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French senate passes 'Armenian genocide' bill
Turkey called the vote "irresponsible" and said it would broadcast its response from every platform.
Last Modified: 24 Jan 2012 06:21
Thousands of Turks living in Europe rallied in Paris to protest against the 'Armenian genocide' bill [AFP]

France's upper house of parliament has approved a bill that will make it illegal to deny that the mass killings of Armenians by Ottoman Turks nearly a century ago amounted to genocide.

The French upper house voted 127-to-86 in support of the bill after debating it into the night on Monday, nearly a month after the French national assembly voted overwhelmingly in favour of the draft law. The bill was approved by the lower house in December.

The text will now be put to President Nicolas Sarkozy, who will likely approve it before parliament takes a break at the end of February ahead of the presidential election.

Turkey quickly responded to the vote on Monday.

The foreign ministry said in a statement that Turkey will take every step needed to counter the decision by the French senate.

"We strongly condemn this decision which in every way is problematic and an example of irresponsibility," the statement said.

Ankara froze political and military ties with France after the lower house vote and it promised further measures if the measure is passed by the senate or is approved by Sarkozy, whose right-wing UMP party put forward the bill.

Ahmet Davutoglu, the Turkish foreign minister, had repeated on Saturday Ankara's opposition to the bill, saying it went against European values and would not help Turkish-Armenian relations.

"There will be more sanctions and this time, the sanctions will be permanent, until the change in French position," he said.

"It is time for French intellectuals, for French senators to defend our common values, freedom of expression. These are European, French values. This is against these values."

Heightening tensions

Around 15,000 Turks from France, Belgium, the Netherlands and Luxembourg rallied on the streets of Paris on Saturday to protest against the law.

Davutoglu cancelled a trip to Brussels on Monday to brief EU foreign ministers on his visit to Tehran before they were due to vote on further sanctions against Iran, saying he wanted to follow the French vote.

In a bid to defuse the crisis, Sarkozy sent a conciliatory letter to Recep Tayyip Erdogan, the Turkish prime minister, released by the French embassy in Ankara on Friday.

"I hope we can make reason prevail and maintain our dialogue, as befits allied and friendly countries," Sarkozy wrote, adding that the measure was "in no way aimed at any state or people in particular".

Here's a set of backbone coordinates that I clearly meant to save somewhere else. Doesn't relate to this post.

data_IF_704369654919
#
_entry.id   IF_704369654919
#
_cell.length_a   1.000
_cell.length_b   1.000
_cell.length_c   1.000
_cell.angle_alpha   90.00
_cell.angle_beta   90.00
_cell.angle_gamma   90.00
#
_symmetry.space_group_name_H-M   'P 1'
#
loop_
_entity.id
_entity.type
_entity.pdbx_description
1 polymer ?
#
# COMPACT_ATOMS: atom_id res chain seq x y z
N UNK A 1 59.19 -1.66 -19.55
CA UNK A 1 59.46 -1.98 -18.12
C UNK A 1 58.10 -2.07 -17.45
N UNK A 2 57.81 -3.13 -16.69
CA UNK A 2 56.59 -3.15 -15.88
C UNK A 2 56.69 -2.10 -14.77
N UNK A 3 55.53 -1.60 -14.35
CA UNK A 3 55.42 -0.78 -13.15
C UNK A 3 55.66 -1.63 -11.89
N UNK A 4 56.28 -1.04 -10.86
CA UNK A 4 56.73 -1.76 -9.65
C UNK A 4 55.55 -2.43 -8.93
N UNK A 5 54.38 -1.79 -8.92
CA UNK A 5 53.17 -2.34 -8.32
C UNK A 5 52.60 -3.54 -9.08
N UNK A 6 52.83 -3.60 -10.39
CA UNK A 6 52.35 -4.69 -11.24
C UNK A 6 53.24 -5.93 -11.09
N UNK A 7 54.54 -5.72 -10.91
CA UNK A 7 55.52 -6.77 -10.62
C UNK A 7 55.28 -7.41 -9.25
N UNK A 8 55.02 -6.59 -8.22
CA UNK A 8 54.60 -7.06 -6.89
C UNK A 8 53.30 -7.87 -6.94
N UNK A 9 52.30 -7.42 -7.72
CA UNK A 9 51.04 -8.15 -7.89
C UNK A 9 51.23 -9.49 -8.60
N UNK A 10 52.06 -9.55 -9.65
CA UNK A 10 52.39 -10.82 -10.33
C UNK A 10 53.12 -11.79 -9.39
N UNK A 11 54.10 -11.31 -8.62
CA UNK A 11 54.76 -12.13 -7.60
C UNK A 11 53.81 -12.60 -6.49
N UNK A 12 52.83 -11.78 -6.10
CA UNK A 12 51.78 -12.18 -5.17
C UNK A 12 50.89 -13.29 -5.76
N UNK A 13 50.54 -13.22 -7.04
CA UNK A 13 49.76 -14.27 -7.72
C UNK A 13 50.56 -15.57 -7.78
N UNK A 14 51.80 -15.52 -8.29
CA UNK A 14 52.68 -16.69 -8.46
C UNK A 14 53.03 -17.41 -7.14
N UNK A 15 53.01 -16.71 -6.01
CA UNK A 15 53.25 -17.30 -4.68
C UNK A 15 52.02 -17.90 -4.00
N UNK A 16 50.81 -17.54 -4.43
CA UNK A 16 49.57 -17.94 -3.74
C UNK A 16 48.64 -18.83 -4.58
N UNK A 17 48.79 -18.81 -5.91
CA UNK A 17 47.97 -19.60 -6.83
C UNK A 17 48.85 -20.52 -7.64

Erdogan, however, accused Sarkozy of using the vote to pursue electoral gains.

"We cannot understand how Sarkozy can sacrifice a decision that should be made by historians for his own personal
electoral gains. We will of course take some decisions according to the outcome of the vote at Senate, " he said.

"I hope the Senate will not make France a country contradicting its own values."

Bernard Valero, a French foreign ministry spokesperson, said that France was "appeal[ing] for calm" from Turkey over the vote.

'Untimely' bill

Sarkozy expressed a wish that Turkey "assess the common interests which unite our two countries and our two peoples".

A French senate committee on Wednesday rejected the bill, but their vote was not expected to prevent the bill becoming law.

The senate's Commission of Laws voted 23 to nine, with eight abstentions, that such a bill could violate constitutional protections, including freedom of speech.

Even if the senate does reject the bill, the more powerful national assembly could resurrect the bill and try again. 

The bill has not won universal support in the government, where some ministers fear it will hurt diplomatic and trade ties with a NATO ally and major economic partner.

Sarkozy's foreign minister, Alain Juppe, has admitted the bill is "untimely".

France recognised the killings as genocide in 2001, but the new bill would go further, by punishing anyone who denies this with a year in jail and a fine of 45,000 euros ($57,000).

Armenia says that at least 1.5 million Armenians died when Ottoman Turks deported them from eastern Anatolia to the Syrian desert and elsewhere in 1915 to 1916. They were killed or died from starvation or disease.

Turkey estimates the total to be about 300,000. It admits that atrocities were committed but argues that there was no systematic attempt to destroy the Armenian people and argues that many people on both sides died amid the chaos of World War I, in which all sides suffered.

Source:
Agencies
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